An electric machine is an electromechanical device that can convert electrical energy into mechanical energy. When the vehicle is running, the motor can use the electrical energy provided by the energy source to transmit power and torque to the drive axle. When the vehicle is braking, the electric motor can also provide a reverse power flow process that converts the mechanical energy of the wheels into electrical energy. When a motor converts electrical energy into mechanical energy, it is called a motor; when a motor converts mechanical energy into electrical energy through a reverse power flow process, it is called a generator. The braking mode of the motor is called regenerative braking. There are electrical losses, mechanical losses and magnetic losses in the energy conversion process of the motor in both directions, which will affect the energy conversion efficiency of the motor. In any energy conversion process, some energy is lost. But compared to other types of energy conversion devices, motors have very high conversion efficiency.
In a pure electric vehicle, the electric motor is the only power unit; in a hybrid vehicle, the electric motor and the internal combustion engine are combined in series or parallel to power the vehicle. In pure electric and hybrid vehicles, the drive motor converts the electrical energy obtained from the energy storage device into mechanical energy to drive the wheels. Compared with the internal combustion engine, the advantage of the electric motor is that it can provide peak torque at low speed, and its instantaneous power rating can reach 2~3 times the rated power of the internal combustion engine. These features make motor-driven vehicles have more excellent acceleration performance.
Understand how voltage and torque are generated by studying a simple single-turn coil in a magnetic field. The magnetic field can be formed by a pair of magnetic poles, and the direction of the magnetic field is that the N pole points to the S pole, as shown in Figure 1(a). A single-turn coil is placed in the air gap between a pair of magnetic poles, allowing it to rotate freely around its axis of rotation under the action of a magnetic field. Pairs of poles and a single-turn coil form a simple motor that can be used to discuss the principles of electromechanical energy conversion. Another view of a single-turn coil under the action of a magnetic field is shown in Figure 1(b). A single-turn coil cuts magnetic field lines as it rotates about its axis of rotation.
Figure 1 - Top view and front view of a single turn coil in a magnetic field
In the simple motor described above, the rotating single-turn coil is called the rotor, and the permanent magnets make up the stator. The magnetic flux in the stator pole pairs constitutes the magnetic field of the motor, also known as the field flux. The magnetic flux in the pole pair is assumed to be uniform, from the N pole to the S pole along the negative y-axis, as shown in Figure 1, if a single-turn coil rotates at a constant angular velocity ω in this uniform magnetic field, an induced voltage will be generated on both sides of the coil. The side of length l moving under the pole face is called the coil side. The side that connects the side of the coil at the bottom of the coil and has a length of W is called the end turn of the coil. The single-turn coil rotates at an angular velocity ω and forms an included angle θ with the direction of the magnetic field, as shown in Figure 1(b). The vector product (v×B) on the side of the coil is vBcosθ at any instant and is parallel to the side of the coil of length l. Therefore, the induced electromotive force on both sides of the coil is vBlcosθ. Since the vector product (v×B) on the base of the coil is always perpendicular to the base, the dot product with W is zero. No induced electromotive force is generated at the bottom of the coil, so the induced electromotive force generated by a single-turn coil is the sum of the induced electromotive force generated by the two sides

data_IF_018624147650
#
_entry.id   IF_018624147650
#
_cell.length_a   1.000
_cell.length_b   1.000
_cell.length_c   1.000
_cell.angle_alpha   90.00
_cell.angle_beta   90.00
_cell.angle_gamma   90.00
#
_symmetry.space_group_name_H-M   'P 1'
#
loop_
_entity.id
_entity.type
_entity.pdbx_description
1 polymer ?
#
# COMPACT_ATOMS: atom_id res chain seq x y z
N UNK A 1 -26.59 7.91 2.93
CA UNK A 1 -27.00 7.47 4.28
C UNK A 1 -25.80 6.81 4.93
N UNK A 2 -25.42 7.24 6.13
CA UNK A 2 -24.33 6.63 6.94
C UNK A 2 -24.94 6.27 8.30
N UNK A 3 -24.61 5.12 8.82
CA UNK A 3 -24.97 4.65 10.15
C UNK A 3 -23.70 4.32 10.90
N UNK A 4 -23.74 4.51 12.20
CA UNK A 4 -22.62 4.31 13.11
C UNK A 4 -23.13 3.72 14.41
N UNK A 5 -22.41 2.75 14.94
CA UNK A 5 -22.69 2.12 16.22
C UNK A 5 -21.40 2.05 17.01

Since the linear velocity can be represented by the angular velocity ω, that is, v=ω(W/2)=ωr, the induced electromotive force generated by the single-turn coil can be written as
The induced electromotive force can also be derived from a modified form of Faraday's law, the flux linkage of a single-turn coil is
The maximum magnetic flux of the coil is
The simple motor in Figure 1 produces a sinusoidal induced electromotive force when it rotates at a constant angular velocity in a uniform magnetic field. The changing electromotive force generated at the ab terminal of the simple motor of Figure 1 needs to be converted into a single-phase voltage by rectification to obtain a DC output. The output can be via commutators and brushes connected at the ends of the single-turn coil conductors (Figure 2). The commutator is connected to the end of the coil and rotates with the coil. The brushes are fixed and connected to external circuits. The positions of the two brushes are aligned with the pole pairs, so they can collect the electromotive force generated by the poles and the sides of the coil through the commutator. The current through the brushes is unidirectional. The commutator and brushes form a mechanical rectification structure, which can convert the changing electromotive force eab generated on the side of the coil into a unidirectional or DC voltage E12. The field flux, induced electromotive force and DC voltage of this simple motor are shown in Figure 3.
Figure 2 - Commutator and brushes connected with wire diagram
Figure 3 - Field flux, induced EMF and DC voltage for simple motor